Stoker raised the issue of a communications director within the royal commission making a series of disparaging posts about the Liberal Party and Prime Minister Scott Morrison, inquiring whether it was appropriate, from the perspective of the Australian Public Service Code of Conduct, for the social media activity to stand.
(As readers will recall, these issues have been parsed in detail and were the subject of a High Court ruling that led to public service policies being updated earlier this year.)
But Moraitis and official secretary James Popple were not aware of the posts and were forced to think on their feet, a fine balance when trying to answer a Senator’s questions while also not prejudicing a possible future investigation, as Moraitis explained.
“I’ll have to take advice on this, but, on the face of what you’ve described in estimates, it’s something I would like to look at. But I don’t want to say anything here that may affect any future decision-maker’s approach to both the facts of the case—making a decision on breach of the code—and, were there to be a breach, a decision on sanction,” Moraitis said.
These are, of course, serious issues, and treating matters of national importance with care has distinguished several senior public servants over the last two weeks; case in point being Department of Foreign Affairs and Trade (DFAT) officials, who were pressed on the situation in Xinjiang, China by Liberal Senator Eric Abetz yesterday.
Abetz and independent Senator Rex Patrick probed whether the treatment of Uighur peoples in China amounted to genocide, as has recently been parsed by the Canadian Parliament; leaving the door open to all manner of responses.
Officials outlined in detail Australia’s efforts on the issue in international fora, treading carefully around charged terminology.
“We believe then that the crime of genocide is a matter appropriate for courts … regardless of the label applied here we continue to urge respect for those fundamental freedoms,” first assistant secretary Simon Newnham said.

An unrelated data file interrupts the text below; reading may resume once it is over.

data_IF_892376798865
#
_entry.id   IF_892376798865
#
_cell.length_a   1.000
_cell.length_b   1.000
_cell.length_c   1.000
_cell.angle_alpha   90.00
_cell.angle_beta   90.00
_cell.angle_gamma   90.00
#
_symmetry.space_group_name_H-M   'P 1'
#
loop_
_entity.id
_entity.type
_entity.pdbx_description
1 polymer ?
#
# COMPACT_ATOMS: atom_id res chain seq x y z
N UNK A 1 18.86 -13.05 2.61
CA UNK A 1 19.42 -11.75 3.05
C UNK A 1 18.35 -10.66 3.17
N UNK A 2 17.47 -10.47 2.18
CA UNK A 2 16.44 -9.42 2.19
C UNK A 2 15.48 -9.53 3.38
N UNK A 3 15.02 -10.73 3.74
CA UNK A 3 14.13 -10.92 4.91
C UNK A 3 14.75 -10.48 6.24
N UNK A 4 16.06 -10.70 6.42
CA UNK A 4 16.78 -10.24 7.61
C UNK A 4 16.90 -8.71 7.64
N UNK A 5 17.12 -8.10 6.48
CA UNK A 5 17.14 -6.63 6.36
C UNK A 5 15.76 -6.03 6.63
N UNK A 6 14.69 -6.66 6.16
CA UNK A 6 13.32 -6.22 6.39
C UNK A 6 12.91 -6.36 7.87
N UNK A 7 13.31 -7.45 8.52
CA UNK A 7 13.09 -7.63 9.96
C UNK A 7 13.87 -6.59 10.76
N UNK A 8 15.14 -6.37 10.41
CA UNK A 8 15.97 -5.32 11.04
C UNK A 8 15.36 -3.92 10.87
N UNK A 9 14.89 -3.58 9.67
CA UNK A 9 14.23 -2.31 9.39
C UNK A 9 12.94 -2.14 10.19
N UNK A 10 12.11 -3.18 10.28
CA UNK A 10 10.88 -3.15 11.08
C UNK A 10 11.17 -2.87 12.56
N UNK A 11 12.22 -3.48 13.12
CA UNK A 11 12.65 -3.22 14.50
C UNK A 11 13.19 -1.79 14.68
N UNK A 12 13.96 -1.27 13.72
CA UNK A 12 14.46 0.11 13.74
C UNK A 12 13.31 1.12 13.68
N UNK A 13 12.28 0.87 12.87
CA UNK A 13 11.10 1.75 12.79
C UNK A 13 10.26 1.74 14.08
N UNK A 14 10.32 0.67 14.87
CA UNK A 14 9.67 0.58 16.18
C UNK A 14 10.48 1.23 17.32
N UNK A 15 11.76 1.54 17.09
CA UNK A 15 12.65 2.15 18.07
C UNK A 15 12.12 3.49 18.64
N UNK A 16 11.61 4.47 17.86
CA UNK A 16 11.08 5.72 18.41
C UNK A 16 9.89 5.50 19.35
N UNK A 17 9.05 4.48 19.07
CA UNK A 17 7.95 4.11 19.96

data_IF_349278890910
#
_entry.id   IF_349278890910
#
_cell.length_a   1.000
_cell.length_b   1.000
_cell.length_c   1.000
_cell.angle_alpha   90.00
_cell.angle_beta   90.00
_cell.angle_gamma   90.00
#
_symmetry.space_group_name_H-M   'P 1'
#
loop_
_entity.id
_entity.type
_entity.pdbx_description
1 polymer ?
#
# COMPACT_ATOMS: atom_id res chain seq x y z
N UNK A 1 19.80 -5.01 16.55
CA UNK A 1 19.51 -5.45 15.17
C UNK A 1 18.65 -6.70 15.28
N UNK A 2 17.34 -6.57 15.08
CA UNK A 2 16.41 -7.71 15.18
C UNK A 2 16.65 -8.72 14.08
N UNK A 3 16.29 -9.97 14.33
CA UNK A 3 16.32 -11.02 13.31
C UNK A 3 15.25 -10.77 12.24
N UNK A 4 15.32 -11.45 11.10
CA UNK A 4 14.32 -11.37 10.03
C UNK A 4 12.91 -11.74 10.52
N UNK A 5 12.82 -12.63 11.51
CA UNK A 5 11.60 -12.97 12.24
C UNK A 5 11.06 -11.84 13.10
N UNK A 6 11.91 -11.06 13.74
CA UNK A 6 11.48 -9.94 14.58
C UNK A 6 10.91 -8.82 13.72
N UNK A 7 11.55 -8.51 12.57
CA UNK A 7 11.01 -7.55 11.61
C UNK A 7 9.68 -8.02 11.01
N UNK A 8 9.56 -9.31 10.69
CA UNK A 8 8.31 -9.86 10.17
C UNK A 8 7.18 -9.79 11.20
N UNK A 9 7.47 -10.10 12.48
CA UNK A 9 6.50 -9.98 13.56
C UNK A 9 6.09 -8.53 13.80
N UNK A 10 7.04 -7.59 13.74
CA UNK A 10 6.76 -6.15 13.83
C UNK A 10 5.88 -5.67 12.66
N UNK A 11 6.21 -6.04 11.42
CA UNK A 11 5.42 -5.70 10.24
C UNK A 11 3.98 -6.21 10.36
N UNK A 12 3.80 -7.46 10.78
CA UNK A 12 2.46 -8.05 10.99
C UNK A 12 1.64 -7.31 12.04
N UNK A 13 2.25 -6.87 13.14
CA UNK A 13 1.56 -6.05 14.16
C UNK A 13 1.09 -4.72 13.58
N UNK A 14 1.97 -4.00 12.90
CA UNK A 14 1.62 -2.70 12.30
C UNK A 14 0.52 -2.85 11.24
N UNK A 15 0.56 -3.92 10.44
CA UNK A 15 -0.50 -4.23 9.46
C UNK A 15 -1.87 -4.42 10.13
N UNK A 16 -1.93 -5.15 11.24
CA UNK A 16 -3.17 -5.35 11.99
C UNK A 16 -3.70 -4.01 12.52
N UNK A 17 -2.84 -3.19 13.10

The COVID-19 pandemic has been, as expected, a constant theme in estimates hearings this year.
As departments moved to address coronavirus this year all manner of programs have been put on the back burner, and estimates really is the perfect place for all those bread crumbs to float their way back to the surface.
Such was the case in DFAT estimates last night, when Labor Senator Penny Wong queried what happened with the department’s multi-year soft power review. The short answer? Coronavirus ate it.
“We have decided to discontinue work on the soft power review,” DFAT secretary Frances Adamson said.
“Ha, wow.” Wong responded.
“… The world changed around us very dramatically in ways that frankly made it inevitable that we would need to do this…” Adamson said.
“Need to do what? Junk it?” Wong retorted.
“Yeah, effectively,” Adamson replied.
DFAT were not the only ones with a report waylaid by the COVID-19 pandemic. In its late night hearing on Tuesday, the Australian Competition and Consumer Commission (ACCC) was asked by Nationals Senator Bridget McKenzie why a report into water trading, which was supposed to be published next month, had been pushed back to next year.
Chair Rod Sim’s response was muted, but in inquiring as to why the report had been delayed, McKenzie delivered a dazzling display of irony.
“Don’t tell me COVID,” McKenzie said. “We’ve all got Zoom even out in regional areas for consultation.”
Wisdom which may have come in handy during Attorney General’s estimates.